You will notice a few things in the chart, but the most obvious is that these measures of deaths move pretty closely together. And just eyeballing it (more on this later), it looks like that for most of 2020 and 2021, surveillance and underlying cause deaths lined up very closely. This is true even though with the surveillance data we’re dealing with COVID death reports for all 50 states, which are sometimes just state aggregations from county reports, all without consistent reporting periods nor necessarily totally consistent definitions.

However, these did not wash out completely. Instead, it’s the “all COVID deaths” (blue line) that ended up being very similar to the surveillance deaths in the first two years of the pandemic. By the end of 2021, they were very close: 822,000 surveillance deaths reported, and 837,000 COVID underlying deaths reported. Those reports you heard on the nightly news? They slightly undercounted the number of COVID deaths the CDC would eventually report from deaths certificates, but these are pretty darn close. By contrast, there were about 759,000 deaths which listed COVID as the underlying cause around the end of 2021, or about 91-92% of these larger death counts.

But then in 2022, something changed. Notice that the green line (surveillance deaths) is now consistently above the yellow line (underlying deaths). Even the blue line, which shows all deaths listing COVID on a death certificate, are even below the surveillance deaths. In 2020 and 2021, they were often higher for many weeks. Data lags could have something to do with this, but probably not for the first 3/4 of 2022. Also, you will notice that underlying COVID deaths (yellow line) now appears to have a bigger gap with all COVID deaths (blue line). This fact is more clearly demonstrated in the following chart:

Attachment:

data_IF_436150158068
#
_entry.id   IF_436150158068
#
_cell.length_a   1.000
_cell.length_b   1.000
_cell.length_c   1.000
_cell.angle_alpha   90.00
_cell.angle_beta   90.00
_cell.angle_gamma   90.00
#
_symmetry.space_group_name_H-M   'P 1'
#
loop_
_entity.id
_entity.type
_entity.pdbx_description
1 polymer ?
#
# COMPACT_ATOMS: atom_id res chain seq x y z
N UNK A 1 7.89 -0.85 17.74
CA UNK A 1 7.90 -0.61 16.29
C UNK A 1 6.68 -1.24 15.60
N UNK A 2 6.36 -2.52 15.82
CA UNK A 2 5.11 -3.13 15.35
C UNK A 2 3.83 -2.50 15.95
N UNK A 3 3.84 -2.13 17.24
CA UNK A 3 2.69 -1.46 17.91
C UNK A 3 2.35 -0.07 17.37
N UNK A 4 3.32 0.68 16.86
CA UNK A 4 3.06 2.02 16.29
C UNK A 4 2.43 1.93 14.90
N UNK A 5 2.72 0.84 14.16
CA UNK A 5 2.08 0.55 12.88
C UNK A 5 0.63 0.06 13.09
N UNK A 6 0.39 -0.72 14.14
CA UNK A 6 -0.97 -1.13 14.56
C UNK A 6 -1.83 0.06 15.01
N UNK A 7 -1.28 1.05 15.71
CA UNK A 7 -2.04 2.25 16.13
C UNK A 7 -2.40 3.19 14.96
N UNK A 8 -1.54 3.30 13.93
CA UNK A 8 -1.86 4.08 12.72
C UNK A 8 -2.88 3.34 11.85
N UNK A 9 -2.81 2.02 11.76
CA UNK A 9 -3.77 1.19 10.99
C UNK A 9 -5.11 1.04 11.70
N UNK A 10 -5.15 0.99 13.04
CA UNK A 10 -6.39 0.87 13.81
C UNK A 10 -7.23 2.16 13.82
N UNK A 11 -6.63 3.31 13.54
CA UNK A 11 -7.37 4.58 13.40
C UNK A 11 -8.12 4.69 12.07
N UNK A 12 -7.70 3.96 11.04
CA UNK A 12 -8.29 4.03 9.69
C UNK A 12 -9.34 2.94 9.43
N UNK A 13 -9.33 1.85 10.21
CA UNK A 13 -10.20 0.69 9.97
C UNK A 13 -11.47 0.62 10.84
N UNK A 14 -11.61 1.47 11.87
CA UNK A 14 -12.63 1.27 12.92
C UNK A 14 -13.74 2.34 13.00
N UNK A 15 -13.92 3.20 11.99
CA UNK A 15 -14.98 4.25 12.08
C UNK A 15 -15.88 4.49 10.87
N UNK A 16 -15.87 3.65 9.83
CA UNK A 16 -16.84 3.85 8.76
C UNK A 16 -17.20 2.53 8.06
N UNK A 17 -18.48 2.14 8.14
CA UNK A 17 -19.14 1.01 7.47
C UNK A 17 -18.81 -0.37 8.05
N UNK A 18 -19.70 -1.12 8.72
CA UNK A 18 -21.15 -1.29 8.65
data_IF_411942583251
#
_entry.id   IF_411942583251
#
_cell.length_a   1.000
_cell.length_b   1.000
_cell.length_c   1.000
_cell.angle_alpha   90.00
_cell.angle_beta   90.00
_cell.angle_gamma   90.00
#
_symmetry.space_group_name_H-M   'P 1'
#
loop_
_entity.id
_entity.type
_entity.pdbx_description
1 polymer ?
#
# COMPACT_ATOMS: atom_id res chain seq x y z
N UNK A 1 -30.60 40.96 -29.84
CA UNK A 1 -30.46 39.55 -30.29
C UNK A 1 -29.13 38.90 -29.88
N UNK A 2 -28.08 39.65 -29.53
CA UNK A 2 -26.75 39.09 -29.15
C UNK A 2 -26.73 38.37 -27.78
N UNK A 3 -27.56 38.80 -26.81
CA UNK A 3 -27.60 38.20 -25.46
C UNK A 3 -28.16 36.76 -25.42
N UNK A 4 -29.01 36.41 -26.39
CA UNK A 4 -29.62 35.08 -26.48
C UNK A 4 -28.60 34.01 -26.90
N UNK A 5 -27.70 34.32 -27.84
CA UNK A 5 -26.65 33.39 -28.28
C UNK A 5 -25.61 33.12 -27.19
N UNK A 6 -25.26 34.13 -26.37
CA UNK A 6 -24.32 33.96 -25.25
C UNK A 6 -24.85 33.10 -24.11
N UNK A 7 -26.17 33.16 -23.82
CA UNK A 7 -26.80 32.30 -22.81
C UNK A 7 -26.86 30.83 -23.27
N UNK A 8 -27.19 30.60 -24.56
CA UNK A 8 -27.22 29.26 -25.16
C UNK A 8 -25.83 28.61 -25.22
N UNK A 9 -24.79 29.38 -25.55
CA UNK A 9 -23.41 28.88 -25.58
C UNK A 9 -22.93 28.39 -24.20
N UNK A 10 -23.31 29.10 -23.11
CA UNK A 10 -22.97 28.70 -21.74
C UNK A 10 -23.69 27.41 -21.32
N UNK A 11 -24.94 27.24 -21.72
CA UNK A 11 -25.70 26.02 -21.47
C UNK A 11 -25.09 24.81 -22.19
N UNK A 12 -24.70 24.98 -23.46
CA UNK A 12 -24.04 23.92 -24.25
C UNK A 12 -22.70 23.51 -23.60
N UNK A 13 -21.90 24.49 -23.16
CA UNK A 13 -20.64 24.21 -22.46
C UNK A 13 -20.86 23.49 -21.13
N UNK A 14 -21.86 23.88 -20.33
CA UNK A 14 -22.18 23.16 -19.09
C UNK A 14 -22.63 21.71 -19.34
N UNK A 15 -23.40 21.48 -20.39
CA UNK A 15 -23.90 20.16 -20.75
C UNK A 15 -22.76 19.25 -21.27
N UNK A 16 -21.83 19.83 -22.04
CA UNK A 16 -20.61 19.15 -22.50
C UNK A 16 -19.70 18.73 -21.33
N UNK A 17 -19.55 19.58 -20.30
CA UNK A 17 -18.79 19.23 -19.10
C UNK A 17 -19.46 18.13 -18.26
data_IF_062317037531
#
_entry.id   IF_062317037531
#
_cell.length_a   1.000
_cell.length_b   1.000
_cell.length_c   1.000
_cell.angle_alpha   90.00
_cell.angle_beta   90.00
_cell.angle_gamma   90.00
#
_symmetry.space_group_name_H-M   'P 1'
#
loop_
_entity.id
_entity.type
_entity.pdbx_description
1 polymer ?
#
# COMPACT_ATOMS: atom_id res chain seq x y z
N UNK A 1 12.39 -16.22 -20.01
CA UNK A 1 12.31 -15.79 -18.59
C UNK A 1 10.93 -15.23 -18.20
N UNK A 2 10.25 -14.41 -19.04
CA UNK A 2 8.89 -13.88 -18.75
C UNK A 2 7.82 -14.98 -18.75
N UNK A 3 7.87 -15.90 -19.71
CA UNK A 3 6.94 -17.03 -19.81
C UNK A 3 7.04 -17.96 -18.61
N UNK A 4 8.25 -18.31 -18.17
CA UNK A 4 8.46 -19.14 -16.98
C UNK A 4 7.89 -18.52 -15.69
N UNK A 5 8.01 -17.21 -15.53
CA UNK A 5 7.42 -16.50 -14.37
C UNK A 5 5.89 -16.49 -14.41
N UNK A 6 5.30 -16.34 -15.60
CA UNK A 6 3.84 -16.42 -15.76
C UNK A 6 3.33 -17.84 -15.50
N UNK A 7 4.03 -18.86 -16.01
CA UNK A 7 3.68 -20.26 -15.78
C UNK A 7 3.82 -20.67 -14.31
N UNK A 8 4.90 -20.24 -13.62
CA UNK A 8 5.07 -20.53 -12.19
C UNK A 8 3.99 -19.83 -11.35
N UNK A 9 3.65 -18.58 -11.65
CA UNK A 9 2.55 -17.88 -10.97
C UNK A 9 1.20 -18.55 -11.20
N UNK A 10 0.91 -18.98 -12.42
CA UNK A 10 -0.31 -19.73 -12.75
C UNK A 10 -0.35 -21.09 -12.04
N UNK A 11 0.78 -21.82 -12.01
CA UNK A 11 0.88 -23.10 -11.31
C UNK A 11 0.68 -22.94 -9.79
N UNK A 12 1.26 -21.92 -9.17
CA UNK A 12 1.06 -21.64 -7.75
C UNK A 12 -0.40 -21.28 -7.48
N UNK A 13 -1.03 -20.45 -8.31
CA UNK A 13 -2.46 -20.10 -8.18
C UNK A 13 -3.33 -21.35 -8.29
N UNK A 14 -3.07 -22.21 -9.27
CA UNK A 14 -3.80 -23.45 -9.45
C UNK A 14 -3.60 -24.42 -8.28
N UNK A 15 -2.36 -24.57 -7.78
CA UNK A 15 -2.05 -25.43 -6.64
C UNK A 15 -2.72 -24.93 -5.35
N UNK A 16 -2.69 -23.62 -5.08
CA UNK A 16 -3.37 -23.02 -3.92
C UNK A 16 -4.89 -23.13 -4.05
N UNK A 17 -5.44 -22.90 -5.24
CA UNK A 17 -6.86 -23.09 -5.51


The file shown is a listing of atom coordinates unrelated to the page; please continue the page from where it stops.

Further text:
In this chart, we clearly see that of all COVID deaths in the US, about 90% listed COVID-19 as the underlying cause of death in 2020 and 2021. Then in early 2022, that percentage quickly declined to the 60-70% range (averaging 68% over the entire year, with data so far available). I could also plot underlying COVID deaths as a percent of surveillance deaths, but that ends up being a lot noisier than the first chart suggests, sometimes being well above 100%, due to small variations in weekly reporting of deaths. So, it’s not especially useful on a weekly or even monthly basis, but if we compare the two for all of 2022 it’s around 60%.

What does this all tell us? Well, I think quite a bit, but perhaps the most important less for right now is that when you see daily or weekly COVID numbers reported in the media, you need to interpret those quite a bit different from the first two years of the pandemic. It’s not that deaths where COVID was only a contributing cause are unimportant. They are still important. But they are, in many ways, different.

But the lesson for the entire pandemic? During 2020 and 2021, when you heard those daily updates of COVID deaths, they were pretty accurate. Certain the cyclical fluctuations in mortality were being accurately captured by those reports, and even the levels were about right: pretty near 100% of all COVID deaths, and about 90% of those levels if you only think underlying COVID deaths are important to count.

Finally, even with the much lower COVID underlying death numbers in 2022 (in total, and as a percent of all COVID deaths), it will likely still be the third leading underlying cause of death as defined by the CDC categories. Heart disease and cancer will lead the way again, but there are already 180,000 underlying COVID deaths in 2022 in the US. This will almost certainly be more than the next large category, which is accidental poisonings (primarily drug ODs), which was about 100,000 deaths in 2021. While OD deaths rose dramatically in 2020 and 2021, early data indicates that they leveled off (though unfortunately didn’t decrease) in 2022.

2 thoughts on “On Counting and Overcounting Deaths

  1. StickerShockTrooper January 18, 2023 / 1:43 pm

    So what caused that dramatic drop that happened to start right at the last week of 2021? I’m suspicious of things that coincide with arbitrary date transitions. My first reaction was a change in reporting protocol starting in 2022, that got smeared by multi-week averaging…